One of the five top leadership qualities that this summer’s Foresight Prep students identified was “inclusive.” But what does inclusivity even mean?
The Oxford dictionary defines inclusivity as an intention or policy of including people who might others be excluded or marginalized. Today, organizations of all scales and across many sectors are recognizing the need for greater diversity in their workforces, especially at the top. Diversity brings many organizational benefits from more innovative and effective decision-making to a stronger bottom line.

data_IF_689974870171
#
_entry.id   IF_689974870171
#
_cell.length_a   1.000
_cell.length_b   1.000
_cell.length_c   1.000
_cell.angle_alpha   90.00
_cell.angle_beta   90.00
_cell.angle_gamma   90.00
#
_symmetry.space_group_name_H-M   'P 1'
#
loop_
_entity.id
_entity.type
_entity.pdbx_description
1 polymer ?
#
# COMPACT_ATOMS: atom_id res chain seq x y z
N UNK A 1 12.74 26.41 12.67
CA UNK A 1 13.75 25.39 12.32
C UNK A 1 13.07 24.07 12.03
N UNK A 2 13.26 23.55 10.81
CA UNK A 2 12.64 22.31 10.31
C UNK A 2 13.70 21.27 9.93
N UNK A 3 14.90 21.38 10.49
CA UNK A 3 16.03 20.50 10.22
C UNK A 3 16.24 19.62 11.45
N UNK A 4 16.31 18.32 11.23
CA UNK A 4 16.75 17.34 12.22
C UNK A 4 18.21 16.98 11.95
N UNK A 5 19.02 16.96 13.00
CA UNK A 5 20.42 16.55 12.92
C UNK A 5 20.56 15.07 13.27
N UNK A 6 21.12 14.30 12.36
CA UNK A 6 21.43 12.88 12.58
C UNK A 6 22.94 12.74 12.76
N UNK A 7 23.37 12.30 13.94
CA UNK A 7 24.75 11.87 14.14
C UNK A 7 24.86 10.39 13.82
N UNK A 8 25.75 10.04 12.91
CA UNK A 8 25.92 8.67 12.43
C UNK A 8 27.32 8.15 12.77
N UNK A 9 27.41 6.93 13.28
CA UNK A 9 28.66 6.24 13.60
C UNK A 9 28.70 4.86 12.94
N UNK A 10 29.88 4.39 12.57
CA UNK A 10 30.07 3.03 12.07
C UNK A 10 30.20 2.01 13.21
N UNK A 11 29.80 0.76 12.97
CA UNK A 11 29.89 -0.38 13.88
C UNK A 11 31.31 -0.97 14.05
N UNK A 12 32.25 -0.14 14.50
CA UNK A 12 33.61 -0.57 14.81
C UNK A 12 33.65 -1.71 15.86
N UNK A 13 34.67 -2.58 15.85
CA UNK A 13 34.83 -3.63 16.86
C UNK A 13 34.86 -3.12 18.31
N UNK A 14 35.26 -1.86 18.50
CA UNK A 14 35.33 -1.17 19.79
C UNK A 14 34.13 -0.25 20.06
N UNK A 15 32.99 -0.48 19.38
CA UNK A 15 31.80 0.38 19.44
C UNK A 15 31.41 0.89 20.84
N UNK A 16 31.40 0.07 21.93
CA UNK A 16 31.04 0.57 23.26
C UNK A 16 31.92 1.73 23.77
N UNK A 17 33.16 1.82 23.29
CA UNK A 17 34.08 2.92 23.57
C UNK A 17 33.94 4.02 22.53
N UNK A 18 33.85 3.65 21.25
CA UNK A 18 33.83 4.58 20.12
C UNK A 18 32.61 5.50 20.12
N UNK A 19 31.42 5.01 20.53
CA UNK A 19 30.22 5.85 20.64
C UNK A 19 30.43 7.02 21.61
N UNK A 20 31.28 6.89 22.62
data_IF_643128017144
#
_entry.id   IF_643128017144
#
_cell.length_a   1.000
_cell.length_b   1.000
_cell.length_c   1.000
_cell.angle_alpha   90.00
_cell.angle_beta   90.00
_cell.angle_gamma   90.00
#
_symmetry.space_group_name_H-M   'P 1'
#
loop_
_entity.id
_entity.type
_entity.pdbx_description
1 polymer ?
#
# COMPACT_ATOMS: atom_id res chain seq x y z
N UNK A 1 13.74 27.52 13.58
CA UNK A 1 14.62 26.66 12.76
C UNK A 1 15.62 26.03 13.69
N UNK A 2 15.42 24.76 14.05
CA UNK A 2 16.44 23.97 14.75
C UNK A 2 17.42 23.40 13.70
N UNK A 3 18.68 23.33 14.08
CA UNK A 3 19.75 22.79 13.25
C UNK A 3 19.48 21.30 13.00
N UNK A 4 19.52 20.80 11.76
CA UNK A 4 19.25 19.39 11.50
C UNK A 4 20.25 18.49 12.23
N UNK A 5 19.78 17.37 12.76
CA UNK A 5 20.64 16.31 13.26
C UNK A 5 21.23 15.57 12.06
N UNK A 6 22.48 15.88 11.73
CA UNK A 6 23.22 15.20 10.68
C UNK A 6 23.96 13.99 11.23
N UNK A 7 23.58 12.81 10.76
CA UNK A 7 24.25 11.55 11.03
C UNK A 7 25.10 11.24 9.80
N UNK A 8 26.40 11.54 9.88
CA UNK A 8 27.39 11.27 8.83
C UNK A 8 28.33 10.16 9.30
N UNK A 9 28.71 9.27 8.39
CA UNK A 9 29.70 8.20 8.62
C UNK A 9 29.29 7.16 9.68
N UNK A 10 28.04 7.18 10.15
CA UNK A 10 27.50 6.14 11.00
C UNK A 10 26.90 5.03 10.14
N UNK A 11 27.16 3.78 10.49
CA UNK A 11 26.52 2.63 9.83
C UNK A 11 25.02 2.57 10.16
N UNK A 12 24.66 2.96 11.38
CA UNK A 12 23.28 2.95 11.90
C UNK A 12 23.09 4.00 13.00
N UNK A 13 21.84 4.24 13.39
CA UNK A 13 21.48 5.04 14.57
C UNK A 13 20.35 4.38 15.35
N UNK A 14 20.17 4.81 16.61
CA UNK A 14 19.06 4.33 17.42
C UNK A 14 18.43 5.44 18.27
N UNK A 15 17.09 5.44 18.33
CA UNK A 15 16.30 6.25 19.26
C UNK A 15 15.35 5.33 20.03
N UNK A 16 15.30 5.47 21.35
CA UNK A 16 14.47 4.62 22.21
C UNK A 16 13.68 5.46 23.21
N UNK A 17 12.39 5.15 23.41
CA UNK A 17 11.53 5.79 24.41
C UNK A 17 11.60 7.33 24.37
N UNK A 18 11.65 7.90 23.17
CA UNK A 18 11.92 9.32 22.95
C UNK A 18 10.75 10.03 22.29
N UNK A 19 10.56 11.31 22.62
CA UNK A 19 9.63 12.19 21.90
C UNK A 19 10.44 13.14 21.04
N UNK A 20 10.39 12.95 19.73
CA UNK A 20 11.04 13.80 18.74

But diversity alone is not enough. The workplace culture must also be inclusive. Inclusivity is about creating an environment in which all people feel valued and respected and have access to the same opportunities. When team members are truly being included, they are more likely to speak up, contribute, share their perspective, and participate in decision-making.
There are many actions leaders must take to foster inclusivity. For instance, they must proactively review the access of all employee groups to professional growth and recognition opportunities, from trainings and professional development, to access to networks and nominations for honors.
But becoming an inclusive leader starts with deep self-reflection on our subtle or unconscious biases. Which we will examine further next week.